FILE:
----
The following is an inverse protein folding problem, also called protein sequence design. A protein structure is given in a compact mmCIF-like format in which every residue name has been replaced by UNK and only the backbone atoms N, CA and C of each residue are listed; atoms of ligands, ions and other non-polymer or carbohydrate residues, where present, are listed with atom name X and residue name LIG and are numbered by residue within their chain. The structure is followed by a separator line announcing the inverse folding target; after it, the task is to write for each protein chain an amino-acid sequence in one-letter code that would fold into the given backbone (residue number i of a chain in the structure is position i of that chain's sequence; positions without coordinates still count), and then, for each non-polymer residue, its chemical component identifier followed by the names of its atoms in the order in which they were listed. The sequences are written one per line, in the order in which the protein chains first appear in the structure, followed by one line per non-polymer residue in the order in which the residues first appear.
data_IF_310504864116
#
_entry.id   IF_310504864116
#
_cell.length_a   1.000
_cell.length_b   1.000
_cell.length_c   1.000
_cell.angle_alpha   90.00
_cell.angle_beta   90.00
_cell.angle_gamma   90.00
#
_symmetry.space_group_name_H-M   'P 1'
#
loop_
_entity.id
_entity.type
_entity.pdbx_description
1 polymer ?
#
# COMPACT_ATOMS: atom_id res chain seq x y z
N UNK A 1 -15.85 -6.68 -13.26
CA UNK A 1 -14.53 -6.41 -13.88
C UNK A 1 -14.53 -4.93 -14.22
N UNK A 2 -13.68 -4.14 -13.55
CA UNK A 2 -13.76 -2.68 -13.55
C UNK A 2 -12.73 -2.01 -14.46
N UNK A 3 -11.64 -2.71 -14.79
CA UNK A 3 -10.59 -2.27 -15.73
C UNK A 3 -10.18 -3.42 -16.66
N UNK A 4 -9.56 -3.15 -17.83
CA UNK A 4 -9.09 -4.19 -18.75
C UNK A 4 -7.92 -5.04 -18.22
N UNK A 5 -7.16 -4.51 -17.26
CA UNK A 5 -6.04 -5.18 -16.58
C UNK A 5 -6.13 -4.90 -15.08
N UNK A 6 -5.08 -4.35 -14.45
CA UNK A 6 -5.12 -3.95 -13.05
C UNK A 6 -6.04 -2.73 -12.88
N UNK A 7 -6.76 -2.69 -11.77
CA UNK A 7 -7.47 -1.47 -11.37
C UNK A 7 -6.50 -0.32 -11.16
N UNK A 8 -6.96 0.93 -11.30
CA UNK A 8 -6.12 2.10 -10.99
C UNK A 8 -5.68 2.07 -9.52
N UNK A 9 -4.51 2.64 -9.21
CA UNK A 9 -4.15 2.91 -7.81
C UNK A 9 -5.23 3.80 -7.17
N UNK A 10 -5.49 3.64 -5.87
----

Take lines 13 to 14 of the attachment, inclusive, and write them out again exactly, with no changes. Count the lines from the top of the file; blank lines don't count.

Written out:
_symmetry.space_group_name_H-M   'P 1'
#